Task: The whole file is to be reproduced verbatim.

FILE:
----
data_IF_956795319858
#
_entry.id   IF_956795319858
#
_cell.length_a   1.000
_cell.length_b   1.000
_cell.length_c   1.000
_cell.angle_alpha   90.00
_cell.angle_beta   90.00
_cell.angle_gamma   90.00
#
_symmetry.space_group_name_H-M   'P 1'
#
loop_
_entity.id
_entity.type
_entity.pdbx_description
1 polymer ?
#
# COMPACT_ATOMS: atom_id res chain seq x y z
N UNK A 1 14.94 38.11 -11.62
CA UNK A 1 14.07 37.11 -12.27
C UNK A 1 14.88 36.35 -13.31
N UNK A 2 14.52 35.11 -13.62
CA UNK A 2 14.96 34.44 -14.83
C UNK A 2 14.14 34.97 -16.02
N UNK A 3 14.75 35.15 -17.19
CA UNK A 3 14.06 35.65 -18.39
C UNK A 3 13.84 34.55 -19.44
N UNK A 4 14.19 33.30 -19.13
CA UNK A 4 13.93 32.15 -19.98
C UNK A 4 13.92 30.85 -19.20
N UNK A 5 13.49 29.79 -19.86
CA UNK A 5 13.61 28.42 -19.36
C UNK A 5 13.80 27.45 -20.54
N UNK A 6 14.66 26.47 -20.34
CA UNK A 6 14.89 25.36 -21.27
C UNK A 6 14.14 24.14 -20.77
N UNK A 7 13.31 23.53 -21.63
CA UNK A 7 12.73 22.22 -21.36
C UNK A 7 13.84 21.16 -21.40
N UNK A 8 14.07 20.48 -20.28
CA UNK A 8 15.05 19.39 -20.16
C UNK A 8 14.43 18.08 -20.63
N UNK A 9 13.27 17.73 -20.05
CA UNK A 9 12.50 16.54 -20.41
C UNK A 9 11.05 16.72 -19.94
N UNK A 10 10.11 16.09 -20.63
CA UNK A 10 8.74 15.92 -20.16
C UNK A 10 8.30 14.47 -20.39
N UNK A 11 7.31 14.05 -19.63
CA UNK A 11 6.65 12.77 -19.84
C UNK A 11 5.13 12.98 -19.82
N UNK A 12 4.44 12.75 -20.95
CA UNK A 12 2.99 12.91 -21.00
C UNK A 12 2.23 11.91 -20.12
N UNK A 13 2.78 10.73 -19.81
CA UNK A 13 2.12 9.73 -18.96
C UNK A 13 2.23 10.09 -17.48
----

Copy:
data_IF_956795319858
#
_entry.id   IF_956795319858
#
_cell.length_a   1.000
_cell.length_b   1.000
_cell.length_c   1.000
_cell.angle_alpha   90.00
_cell.angle_beta   90.00
_cell.angle_gamma   90.00
#
_symmetry.space_group_name_H-M   'P 1'
#
loop_
_entity.id
_entity.type
_entity.pdbx_description
1 polymer ?
#
# COMPACT_ATOMS: atom_id res chain seq x y z
N UNK A 1 14.94 38.11 -11.62
CA UNK A 1 14.07 37.11 -12.27
C UNK A 1 14.88 36.35 -13.31
N UNK A 2 14.52 35.11 -13.62
CA UNK A 2 14.96 34.44 -14.83
C UNK A 2 14.14 34.97 -16.02
N UNK A 3 14.75 35.15 -17.19
CA UNK A 3 14.06 35.65 -18.39
C UNK A 3 13.84 34.55 -19.44
N UNK A 4 14.19 33.30 -19.13
CA UNK A 4 13.93 32.15 -19.98
C UNK A 4 13.92 30.85 -19.20
N UNK A 5 13.49 29.79 -19.86
CA UNK A 5 13.61 28.42 -19.36
C UNK A 5 13.80 27.45 -20.54
N UNK A 6 14.66 26.47 -20.34
CA UNK A 6 14.89 25.36 -21.27
C UNK A 6 14.14 24.14 -20.77
N UNK A 7 13.31 23.53 -21.63
CA UNK A 7 12.73 22.22 -21.36
C UNK A 7 13.84 21.16 -21.40
N UNK A 8 14.07 20.48 -20.28
CA UNK A 8 15.05 19.39 -20.16
C UNK A 8 14.43 18.08 -20.63
N UNK A 9 13.27 17.73 -20.05
CA UNK A 9 12.50 16.54 -20.41
C UNK A 9 11.05 16.72 -19.94
N UNK A 10 10.11 16.09 -20.63
CA UNK A 10 8.74 15.92 -20.16
C UNK A 10 8.30 14.47 -20.39
N UNK A 11 7.31 14.05 -19.63
CA UNK A 11 6.65 12.77 -19.84
C UNK A 11 5.13 12.98 -19.82
N UNK A 12 4.44 12.75 -20.95
CA UNK A 12 2.99 12.91 -21.00
C UNK A 12 2.23 11.91 -20.12
N UNK A 13 2.78 10.73 -19.81
CA UNK A 13 2.12 9.73 -18.96
C UNK A 13 2.23 10.09 -17.48